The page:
The plane, however, did not have any missile capable of shooting down the Scud missile. Developing such new technology now would enable the United States and its allies fully to integrate the offense with the defense, and be better able to defeat missile attacks such as those from Iran, Houthi terrorists, Hezbollah, and North Korea.
To critics, a missile shield allows the United States to be a "bully, to effectively use the offensive sword and do so with impunity by hiding behind a defensive shield." But that is nonsense, says Obering. He explained a defensive shield cannot withstand everything that anyone can throw at the United States, and the U.S. and its allies cannot just sit back and take hit after hit.
Obering emphasized that with the limiting language of the 1999 missile defense law no longer prescribing what the U.S. can build, the country can now adequately defend itself.
"The U.S. has the best technology. I would never bet against U.S. technology, U.S. engineering and U.S. manufacturing, ever. When we put our mind to it we can do it, and it's time that we do that. Just think of the advances that have occurred in sensing, processing, artificial intelligence, propulsion, material science, and manufacturing."
One great area of promise, said Obering, are lasers. The benefit is that with a single laser beam, one can shoot down multiple threats, thereby making lasers extremely cost-effective. The General explained that when he was director of the Missile Defense Agency the experimental Air Borne Laser (ABL) achieved the first flight of the plane and in 2010 engaged in the first shoot-down of a missile.
The ABL airplane operates at 35,000 feet and the laser beam must penetrate through heavy atmosphere and thus must have a lot of power. But Secretary of Defense Mattis wants to move to 60,000 feet with Unmanned Air Vehicles or Remotely Piloted Vehicles (UAV or RPV), where the thin atmosphere "gives you a lethal kill with far less power," said the General.
General Obering also explained that while the U.S. does not now have a space-based defensive shield, as President Reagan initially envisioned, politics and not technology got in the way. "I went to Camp David in the summer of 2007, invited by then President George W. Bush. Over a four-hour discussion, I urged the President to start a space-based test-bed and then move quickly to building such a defense."
Unfortunately, while the President told Obering "I'd love to do this", he also noted he did not have the votes in Congress or the political capital to get the needed votes.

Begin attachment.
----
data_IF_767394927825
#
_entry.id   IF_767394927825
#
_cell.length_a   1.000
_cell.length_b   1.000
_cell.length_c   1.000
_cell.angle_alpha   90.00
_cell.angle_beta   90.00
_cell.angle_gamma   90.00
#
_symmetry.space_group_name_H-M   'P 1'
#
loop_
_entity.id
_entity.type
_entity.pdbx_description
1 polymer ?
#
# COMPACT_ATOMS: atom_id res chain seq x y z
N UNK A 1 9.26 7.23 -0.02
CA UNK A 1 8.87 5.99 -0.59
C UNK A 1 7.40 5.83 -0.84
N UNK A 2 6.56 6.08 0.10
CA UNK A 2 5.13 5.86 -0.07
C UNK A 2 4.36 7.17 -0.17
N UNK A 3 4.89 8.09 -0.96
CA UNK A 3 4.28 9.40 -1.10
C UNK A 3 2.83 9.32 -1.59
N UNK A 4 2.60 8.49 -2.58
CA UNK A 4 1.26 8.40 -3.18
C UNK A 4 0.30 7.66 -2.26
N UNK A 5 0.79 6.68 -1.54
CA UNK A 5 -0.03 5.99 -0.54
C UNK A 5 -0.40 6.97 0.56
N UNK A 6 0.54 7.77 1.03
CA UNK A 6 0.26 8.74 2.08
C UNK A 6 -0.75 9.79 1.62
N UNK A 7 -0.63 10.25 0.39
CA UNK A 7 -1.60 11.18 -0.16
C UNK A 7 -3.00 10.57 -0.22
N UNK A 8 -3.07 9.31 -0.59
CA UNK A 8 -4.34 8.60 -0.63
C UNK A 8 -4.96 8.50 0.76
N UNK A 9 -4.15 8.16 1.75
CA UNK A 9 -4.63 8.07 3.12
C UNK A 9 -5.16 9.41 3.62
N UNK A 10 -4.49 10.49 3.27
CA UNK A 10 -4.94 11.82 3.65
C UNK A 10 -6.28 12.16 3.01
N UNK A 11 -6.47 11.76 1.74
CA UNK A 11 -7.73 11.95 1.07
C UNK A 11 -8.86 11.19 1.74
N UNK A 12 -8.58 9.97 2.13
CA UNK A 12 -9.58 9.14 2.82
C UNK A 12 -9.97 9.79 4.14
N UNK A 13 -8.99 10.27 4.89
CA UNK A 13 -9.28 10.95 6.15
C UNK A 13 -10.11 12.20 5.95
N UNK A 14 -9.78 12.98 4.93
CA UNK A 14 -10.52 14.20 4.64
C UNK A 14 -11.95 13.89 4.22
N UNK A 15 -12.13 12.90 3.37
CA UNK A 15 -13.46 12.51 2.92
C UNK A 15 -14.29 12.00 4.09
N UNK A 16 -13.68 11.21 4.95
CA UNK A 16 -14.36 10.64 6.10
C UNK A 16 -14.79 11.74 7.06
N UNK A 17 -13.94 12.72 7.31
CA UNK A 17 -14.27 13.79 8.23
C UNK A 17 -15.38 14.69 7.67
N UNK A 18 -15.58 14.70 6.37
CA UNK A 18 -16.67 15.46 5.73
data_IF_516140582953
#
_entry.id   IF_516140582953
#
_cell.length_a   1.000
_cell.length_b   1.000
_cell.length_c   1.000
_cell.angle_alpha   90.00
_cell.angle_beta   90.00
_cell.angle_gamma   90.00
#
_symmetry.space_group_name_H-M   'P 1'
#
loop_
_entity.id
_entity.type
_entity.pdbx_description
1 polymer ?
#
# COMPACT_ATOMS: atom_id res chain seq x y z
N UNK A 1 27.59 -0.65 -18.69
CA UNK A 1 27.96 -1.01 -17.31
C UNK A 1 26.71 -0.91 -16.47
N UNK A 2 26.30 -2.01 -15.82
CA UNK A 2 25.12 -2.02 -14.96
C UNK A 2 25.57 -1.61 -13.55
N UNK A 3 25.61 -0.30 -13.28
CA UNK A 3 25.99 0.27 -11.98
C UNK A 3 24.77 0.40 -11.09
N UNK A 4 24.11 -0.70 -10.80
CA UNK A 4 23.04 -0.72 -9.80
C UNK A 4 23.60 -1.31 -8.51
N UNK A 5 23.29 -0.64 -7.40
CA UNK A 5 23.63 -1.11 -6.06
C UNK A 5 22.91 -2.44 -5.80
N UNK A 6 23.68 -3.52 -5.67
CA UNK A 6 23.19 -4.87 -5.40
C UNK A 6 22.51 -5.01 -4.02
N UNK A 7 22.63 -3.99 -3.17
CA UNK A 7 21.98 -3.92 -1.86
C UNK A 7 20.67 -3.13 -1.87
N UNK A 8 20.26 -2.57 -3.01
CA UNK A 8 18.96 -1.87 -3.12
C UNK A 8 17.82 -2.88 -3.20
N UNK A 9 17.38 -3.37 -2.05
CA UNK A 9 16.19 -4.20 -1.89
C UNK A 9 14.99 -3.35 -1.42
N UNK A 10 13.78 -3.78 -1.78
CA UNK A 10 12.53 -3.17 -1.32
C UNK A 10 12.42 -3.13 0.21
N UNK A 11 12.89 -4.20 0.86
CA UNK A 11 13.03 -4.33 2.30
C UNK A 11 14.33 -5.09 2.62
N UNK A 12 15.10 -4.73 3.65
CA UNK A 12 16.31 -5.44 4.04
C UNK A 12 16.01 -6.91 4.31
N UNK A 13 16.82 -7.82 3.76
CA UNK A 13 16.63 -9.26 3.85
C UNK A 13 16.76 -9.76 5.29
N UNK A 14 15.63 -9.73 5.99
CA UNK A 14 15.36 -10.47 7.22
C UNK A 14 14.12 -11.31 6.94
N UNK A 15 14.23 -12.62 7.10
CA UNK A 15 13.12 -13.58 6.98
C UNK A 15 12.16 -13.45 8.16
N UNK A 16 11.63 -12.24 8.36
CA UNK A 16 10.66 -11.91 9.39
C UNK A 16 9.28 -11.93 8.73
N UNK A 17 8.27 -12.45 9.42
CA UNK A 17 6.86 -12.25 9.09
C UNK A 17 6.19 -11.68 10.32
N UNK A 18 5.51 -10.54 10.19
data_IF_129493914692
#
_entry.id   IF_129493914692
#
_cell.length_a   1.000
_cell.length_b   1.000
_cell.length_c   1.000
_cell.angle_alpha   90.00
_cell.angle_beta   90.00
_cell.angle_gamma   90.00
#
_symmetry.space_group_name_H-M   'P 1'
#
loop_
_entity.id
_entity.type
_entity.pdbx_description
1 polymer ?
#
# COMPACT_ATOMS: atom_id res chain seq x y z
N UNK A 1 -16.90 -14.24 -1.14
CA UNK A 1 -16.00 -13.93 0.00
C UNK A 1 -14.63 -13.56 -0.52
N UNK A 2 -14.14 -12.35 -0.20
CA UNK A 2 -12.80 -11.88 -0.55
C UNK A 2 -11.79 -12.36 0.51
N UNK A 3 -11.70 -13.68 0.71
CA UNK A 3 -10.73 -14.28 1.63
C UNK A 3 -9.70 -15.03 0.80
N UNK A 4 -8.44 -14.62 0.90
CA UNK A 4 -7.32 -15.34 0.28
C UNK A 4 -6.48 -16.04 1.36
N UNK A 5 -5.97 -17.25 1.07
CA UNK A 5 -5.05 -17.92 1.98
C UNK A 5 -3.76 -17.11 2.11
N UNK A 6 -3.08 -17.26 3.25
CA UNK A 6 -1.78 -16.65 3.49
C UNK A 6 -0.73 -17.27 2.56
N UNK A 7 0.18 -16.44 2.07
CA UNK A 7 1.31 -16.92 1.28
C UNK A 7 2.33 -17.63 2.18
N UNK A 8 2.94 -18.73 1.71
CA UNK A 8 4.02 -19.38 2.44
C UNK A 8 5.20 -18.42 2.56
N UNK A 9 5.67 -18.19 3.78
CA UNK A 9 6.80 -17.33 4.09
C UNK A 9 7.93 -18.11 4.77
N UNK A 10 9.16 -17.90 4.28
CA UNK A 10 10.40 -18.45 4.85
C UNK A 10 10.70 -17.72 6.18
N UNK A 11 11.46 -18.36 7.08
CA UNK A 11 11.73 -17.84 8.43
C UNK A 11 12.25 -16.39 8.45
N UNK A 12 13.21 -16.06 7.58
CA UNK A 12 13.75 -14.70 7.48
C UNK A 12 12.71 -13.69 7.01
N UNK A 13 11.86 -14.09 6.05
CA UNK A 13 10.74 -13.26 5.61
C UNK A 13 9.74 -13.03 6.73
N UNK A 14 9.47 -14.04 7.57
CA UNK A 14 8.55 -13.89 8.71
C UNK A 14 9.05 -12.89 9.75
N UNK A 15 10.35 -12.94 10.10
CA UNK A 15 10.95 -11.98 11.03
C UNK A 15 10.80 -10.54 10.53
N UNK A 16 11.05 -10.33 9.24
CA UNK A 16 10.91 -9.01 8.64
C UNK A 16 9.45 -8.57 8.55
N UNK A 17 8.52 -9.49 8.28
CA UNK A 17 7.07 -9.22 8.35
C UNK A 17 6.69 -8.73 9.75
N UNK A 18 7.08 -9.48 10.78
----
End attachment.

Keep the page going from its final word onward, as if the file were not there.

General Obering warned there remains a lot of misperceptions about missile defenses in space. "People think that it is outlawed. It is not outlawed. The only thing that is outlawed in space is a weapon of mass destruction, and missile defense is not that."
What would be the effect of even a small constellation of space-based interceptors? Obering noted such technology would dramatically complement the United States based Ground Based Interceptors, and most importantly, create ambiguity in the mind of an attacker whether such an attack would work.
Even better, the United States and its allies, with lasers, would be able to get boost-phase defenses over a much wider region than one could with, for example, a UAV.
Two key remaining issues that often get in the way of a consensus that the United States and its allies should build a robust missile defense are: isn't missile defense too expensive and won't it upset the Russians?
Obering explained the building damage alone to New York City from the 9/11 attacks was $100 billion; and the full economic costs to New York and the country have been calculated at $3.3 trillion.
Now what if the attack was not with an airplane but a missile with a 20-kiloton warhead? One study of the impact of such a warhead detonating in the middle of Manhattan was that 200,000 New Yorkers would die immediately and the immediate economic cost would be $2 trillion.
Since 1983, the U.S. has spent roughly $200 billion on the missile defense program going back to President Reagan. "I don't compare the cost of an interceptor to the cost of an inbound missile. I compare the cost of the interceptor to the value of an American city," Obering said.
The current missile defense budget is $12 billion a year, says the General. "If you look at it in that regard, it's a very, very affordable program."
Finally, is missile defense destabilizing, especially with respect to Russia and China? It is true, Obering observed, that the missile defenses that the U.S. built in 2003-2018 against the emerging North Korean and Iranian threats had no effective operational capability against Russia or China. And the Russians and Chinese knew that."
If you do not have missile defenses, Obering warned, you either have to attack a potential aggressor pre-emptively or retaliate after an attack -- possibly leaving hundreds of thousands of Americans or its allies dead. Would not it be better to have missile defense as "a very humane option"? It is what President Ronald Reagan argued for: "Wouldn't it be better to save lives than to avenge them?" But if you do not have missile defenses, you do not have that option.
Dr. Peter Huessy is President of GeoStrategic Analysis, a defense consulting firm he founded in 1981, as well as Director of Strategic Deterrent Studies at the Mitchell Institute for Aerospace Studies.